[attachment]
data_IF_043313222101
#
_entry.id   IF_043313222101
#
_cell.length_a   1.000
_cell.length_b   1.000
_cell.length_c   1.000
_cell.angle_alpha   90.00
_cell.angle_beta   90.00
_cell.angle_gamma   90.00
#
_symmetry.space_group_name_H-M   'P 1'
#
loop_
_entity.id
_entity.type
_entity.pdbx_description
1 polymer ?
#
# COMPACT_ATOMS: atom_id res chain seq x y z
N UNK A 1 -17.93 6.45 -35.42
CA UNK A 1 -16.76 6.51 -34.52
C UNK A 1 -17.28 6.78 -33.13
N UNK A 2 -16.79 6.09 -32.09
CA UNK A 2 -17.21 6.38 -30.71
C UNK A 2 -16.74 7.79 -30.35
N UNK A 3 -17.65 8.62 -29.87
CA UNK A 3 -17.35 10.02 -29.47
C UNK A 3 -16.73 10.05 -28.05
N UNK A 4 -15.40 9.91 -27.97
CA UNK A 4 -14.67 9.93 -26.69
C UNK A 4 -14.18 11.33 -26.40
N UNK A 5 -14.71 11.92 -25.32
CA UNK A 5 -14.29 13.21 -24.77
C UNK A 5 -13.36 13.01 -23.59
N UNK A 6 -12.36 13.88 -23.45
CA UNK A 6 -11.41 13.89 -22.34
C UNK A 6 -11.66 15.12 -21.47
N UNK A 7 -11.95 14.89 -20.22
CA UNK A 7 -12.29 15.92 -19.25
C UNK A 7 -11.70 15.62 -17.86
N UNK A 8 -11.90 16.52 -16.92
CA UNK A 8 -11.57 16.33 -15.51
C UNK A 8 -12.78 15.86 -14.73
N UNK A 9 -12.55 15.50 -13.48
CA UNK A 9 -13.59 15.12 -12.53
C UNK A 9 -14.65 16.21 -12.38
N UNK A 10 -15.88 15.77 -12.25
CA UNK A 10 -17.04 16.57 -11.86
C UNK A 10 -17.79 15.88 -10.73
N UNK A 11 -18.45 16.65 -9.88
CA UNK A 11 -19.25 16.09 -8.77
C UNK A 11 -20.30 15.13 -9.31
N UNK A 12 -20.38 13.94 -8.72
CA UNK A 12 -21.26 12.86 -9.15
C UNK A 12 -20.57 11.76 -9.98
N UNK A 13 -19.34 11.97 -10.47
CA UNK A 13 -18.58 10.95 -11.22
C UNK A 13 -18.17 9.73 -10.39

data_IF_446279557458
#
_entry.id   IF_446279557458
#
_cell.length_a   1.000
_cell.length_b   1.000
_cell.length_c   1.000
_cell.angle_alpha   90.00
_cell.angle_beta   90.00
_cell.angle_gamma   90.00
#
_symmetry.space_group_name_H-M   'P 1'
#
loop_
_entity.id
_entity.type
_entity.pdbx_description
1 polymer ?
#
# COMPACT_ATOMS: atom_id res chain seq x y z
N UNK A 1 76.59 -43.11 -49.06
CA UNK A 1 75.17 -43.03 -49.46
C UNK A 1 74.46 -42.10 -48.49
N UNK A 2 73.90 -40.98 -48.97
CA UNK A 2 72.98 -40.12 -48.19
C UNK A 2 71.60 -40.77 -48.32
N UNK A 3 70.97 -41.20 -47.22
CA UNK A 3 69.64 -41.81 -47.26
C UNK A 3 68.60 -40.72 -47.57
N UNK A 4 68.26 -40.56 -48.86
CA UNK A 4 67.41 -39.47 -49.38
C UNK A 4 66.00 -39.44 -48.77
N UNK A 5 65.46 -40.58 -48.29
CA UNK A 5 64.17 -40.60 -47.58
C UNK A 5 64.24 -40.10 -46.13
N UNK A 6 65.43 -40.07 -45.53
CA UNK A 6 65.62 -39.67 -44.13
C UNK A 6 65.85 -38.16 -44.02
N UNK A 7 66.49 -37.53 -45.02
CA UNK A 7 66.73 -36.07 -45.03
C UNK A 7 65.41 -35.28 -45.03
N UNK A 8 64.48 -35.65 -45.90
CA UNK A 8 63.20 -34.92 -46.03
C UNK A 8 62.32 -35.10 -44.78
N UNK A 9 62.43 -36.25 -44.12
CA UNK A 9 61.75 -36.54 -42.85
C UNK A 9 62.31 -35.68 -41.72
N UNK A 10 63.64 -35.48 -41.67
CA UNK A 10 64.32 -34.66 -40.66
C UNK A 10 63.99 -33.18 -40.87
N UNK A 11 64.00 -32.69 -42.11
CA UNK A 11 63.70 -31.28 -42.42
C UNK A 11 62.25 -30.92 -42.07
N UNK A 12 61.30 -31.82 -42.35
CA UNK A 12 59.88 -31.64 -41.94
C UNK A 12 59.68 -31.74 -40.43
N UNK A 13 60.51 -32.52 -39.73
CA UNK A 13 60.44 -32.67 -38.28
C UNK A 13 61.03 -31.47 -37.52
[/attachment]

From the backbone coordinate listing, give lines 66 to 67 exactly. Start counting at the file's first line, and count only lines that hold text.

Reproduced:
_cell.length_c   1.000
_cell.angle_alpha   90.00